Getting really dry here. The snakes at the pond are running out of frogs to eat.



Texas Copperhead
Member Since: July 14, 2008 Posts: 2 Comments: 9680
We aint going out like a lamb for 2012
Member Since: July 14, 2008 Posts: 2 Comments: 9680
Quoting stillwaiting:
dont be fooled 94l is being heavily sheered,as noted by the majority of the convection and probably a mid level circulation off to the east of any llc near the everglades,50kts of sheer will do that:-) ,expect baroclonic lifting to induce lower pressures as 94l's energy quickly advects NNE tonight/tomorrow,sheer will still be a problem until saturday imo


Nice Call. 50-60 knots of sheer will do that.

Link
Member Since: August 8, 2006 Posts: 0 Comments: 9377
Quoting RitaEvac:


Already dry here. Need rain and we're not even in drought. It's been said rains will come during the wrong times. And that's exactly what is happening.

Getting really dry here. The snakes at the pond are running out of frogs to eat.

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Quoting Patrap:
If one is using the SSS for Impact data and convenience, well, it was designed for wind loading on structures and has no account for surge values.

In other words, its useless for any determination of any singular impact.


Which is why there will be more than 1-3 major canes this year.
Member Since: July 14, 2008 Posts: 2 Comments: 9680
If one is using the SSS for Impact data and convenience, well, it was designed for wind loading on structures and has no account for surge values.

In other words, its useless for any determination of any singular impact.
Member Since: July 3, 2005 Posts: 427 Comments: 129452
dont be fooled 94l is being heavily sheered,as noted by the majority of the convection and probably a mid level circulation off to the east of any llc near the everglades,50kts of sheer will do that:-) ,expect baroclonic lifting to induce lower pressures as 94l's energy quickly advects NNE tonight/tomorrow,sheer will still be a problem until saturday imo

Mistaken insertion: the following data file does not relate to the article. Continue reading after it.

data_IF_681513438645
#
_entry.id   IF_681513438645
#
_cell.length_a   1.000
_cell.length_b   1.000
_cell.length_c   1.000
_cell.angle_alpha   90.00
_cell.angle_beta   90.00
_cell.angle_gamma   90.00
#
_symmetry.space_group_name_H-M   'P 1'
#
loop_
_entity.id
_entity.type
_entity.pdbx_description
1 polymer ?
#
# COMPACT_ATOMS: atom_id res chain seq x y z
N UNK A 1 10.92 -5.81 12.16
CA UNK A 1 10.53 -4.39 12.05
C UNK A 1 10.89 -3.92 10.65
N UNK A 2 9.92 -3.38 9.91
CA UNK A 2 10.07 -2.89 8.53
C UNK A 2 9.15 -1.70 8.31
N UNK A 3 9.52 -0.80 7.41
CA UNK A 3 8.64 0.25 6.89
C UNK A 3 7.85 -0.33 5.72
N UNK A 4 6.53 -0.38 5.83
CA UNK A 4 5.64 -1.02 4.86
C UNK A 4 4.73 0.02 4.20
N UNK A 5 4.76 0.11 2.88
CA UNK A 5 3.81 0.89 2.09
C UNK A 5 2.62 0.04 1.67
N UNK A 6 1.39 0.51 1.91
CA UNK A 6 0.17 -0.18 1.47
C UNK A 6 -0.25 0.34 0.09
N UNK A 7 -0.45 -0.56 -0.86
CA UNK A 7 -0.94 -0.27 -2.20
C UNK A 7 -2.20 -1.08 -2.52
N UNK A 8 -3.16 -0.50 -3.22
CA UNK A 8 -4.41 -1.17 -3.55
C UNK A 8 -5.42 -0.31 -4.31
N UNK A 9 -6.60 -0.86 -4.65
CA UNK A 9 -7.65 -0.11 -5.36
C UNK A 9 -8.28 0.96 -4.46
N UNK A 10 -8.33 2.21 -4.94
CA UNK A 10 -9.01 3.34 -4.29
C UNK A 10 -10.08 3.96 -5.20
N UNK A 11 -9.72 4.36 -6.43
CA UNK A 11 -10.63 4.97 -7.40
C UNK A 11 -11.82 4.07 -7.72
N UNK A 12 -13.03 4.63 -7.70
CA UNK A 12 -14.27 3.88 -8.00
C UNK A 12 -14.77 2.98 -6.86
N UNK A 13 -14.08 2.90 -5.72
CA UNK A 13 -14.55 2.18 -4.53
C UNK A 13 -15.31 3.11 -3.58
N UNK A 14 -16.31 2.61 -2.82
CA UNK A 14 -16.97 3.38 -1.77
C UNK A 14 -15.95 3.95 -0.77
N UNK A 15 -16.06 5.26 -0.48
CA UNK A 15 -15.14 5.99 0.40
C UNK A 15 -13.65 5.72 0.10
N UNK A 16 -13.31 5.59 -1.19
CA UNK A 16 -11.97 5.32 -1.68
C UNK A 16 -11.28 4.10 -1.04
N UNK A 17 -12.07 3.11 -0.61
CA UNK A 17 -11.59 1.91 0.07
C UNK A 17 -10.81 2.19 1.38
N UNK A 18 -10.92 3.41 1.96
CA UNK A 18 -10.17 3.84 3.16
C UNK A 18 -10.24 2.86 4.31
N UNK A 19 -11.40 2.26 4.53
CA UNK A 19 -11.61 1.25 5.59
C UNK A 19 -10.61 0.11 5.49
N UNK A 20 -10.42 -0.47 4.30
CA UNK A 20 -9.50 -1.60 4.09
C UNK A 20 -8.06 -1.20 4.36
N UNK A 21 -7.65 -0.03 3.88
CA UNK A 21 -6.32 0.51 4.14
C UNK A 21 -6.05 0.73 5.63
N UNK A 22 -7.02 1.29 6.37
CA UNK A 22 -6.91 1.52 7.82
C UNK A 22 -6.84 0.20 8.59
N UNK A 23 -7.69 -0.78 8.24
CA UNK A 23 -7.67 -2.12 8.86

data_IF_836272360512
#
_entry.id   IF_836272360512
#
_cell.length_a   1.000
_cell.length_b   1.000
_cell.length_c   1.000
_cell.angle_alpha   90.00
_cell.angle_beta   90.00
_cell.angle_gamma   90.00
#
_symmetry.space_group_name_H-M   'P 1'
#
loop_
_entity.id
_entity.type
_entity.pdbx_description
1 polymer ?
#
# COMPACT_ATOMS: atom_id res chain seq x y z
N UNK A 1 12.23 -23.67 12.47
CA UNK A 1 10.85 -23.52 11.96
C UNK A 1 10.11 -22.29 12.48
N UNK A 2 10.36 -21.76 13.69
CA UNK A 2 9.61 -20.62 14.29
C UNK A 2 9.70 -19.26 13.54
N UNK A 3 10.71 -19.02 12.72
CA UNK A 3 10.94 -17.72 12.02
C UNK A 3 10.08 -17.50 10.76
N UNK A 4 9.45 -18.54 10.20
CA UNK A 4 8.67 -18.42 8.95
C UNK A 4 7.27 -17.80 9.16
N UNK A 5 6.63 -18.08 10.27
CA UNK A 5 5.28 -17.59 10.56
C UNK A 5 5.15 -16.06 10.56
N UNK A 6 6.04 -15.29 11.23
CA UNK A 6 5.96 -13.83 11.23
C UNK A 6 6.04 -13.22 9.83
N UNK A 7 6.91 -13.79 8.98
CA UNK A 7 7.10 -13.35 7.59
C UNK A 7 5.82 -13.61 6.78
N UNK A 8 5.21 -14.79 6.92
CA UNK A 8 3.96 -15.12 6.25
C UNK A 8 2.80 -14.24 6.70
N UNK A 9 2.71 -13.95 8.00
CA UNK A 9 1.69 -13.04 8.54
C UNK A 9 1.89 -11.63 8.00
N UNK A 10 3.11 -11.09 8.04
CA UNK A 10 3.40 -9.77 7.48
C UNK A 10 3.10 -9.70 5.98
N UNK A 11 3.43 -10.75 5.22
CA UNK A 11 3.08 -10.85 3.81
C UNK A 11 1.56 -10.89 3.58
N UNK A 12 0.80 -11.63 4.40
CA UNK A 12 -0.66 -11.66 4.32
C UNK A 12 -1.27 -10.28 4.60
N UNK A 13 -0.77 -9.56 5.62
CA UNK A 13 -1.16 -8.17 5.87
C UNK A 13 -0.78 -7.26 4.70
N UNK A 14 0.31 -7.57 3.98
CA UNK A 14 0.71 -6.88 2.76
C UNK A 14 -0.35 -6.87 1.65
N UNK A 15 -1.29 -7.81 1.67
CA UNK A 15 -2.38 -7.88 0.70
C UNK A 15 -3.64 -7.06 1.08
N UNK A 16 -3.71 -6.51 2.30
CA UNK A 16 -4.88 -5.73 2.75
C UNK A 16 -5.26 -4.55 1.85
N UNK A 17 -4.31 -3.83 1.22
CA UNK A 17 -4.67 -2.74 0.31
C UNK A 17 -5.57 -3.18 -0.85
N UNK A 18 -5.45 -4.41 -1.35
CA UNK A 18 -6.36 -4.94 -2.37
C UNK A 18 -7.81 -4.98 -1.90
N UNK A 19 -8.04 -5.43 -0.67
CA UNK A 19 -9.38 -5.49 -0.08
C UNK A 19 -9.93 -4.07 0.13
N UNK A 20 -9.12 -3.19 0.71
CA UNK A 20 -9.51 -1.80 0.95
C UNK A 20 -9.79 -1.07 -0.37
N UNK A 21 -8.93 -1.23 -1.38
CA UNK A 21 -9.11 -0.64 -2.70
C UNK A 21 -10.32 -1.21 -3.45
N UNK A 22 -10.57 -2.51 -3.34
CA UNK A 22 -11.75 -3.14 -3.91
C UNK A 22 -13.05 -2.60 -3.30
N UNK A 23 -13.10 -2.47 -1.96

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114. wxmod
Huge area of algae or something forming in Mid Atlantic. MODIS satellite photos today.



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Bud is likely a major hurricane now.
Member Since: July 6, 2010 Posts: 113 Comments: 32720
Quoting Tropicsweatherpr:
NOAA released it's May outlook. 9-15 named storms,4-8 hurricanes and 1-3 Major Canes.

Link


Ike type storms with cat 4 surges, can and do occur out of this category that is bolded
Member Since: July 14, 2008 Posts: 2 Comments: 9680
This is a heavly populated area...




THE NATIONAL WEATHER SERVICE IN MIAMI HAS ISSUED A

* SEVERE THUNDERSTORM WARNING FOR...
EAST CENTRAL METRO MIAMI-DADE COUNTY IN SOUTH FLORIDA.

* UNTIL 1230 PM EDT

* AT 1141 AM EDT...NATIONAL WEATHER SERVICE METEOROLOGISTS DETECTED A
LINE OF SEVERE THUNDERSTORMS CAPABLE OF PRODUCING DAMAGING WINDS IN
EXCESS OF 60 MPH. THESE STORMS WERE LOCATED ALONG A LINE EXTENDING
FROM PINECREST TO CUTLER BAY...AND MOVING NORTH AT 10 MPH.

* THE LINE OF STORMS WILL AFFECT...
PALMETTO BAY...
CUTLER RIDGE...
WEST PERRINE...
PINECREST...
ZOO MIAMI...
KENDALL...
AND SURROUNDING COMMUNITIES.
Member Since: March 22, 2012 Posts: 0 Comments: 723

Member Since: August 19, 2005 Posts: 5 Comments: 5458
I use a dartboard supplemented with a Ouija Board for my er, "Seasonal Forecast", it runs around 78% accuracy usually.
Member Since: July 3, 2005 Posts: 427 Comments: 129452



Link




no doubt that 94L is producing TS force winds and according to this center isnt bad either
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Another good thing on the current proximity to Miami is that NHC can just walk out to their parking lot or drive to the beach and take a pressure reading..... :)
Member Since: August 8, 2006 Posts: 0 Comments: 9377
NOAA released it's May outlook. 9-15 named storms,4-8 hurricanes and 1-3 Major Canes.

Link
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94L center of circulation is now North of Key Largo.
Member Since: March 22, 2012 Posts: 0 Comments: 723
Member Since: July 6, 2010 Posts: 113 Comments: 32720
nic eye






UW - CIMSS
ADVANCED DVORAK TECHNIQUE
ADT-Version 8.1.3
Tropical Cyclone Intensity Algorithm

----- Current Analysis -----
Date : 24 MAY 2012 Time : 144500 UTC
Lat : 15:31:16 N Lon : 106:45:59 W


CI# /Pressure/ Vmax
5.8 / 953.0mb/109.8kt


Final T# Adj T# Raw T#
5.8 6.1 6.1
Member Since: May 21, 2006 Posts: 5091 Comments: 115439
Quoting 7544:
we know it cant get too far north with the big high forcing it back to the wsw the question is if it did develope how far north it gets before making the west trip anyone wana take a shot at it



South Carolina, then it heads SW into Georgia/ North Florida, before the ridge gives way, and it exits over south Carolina and north Carolina.
Member Since: March 22, 2012 Posts: 0 Comments: 723

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Jeff co-founded the Weather Underground in 1995 while working on his Ph.D. He flew with the NOAA Hurricane Hunters from 1986-1990.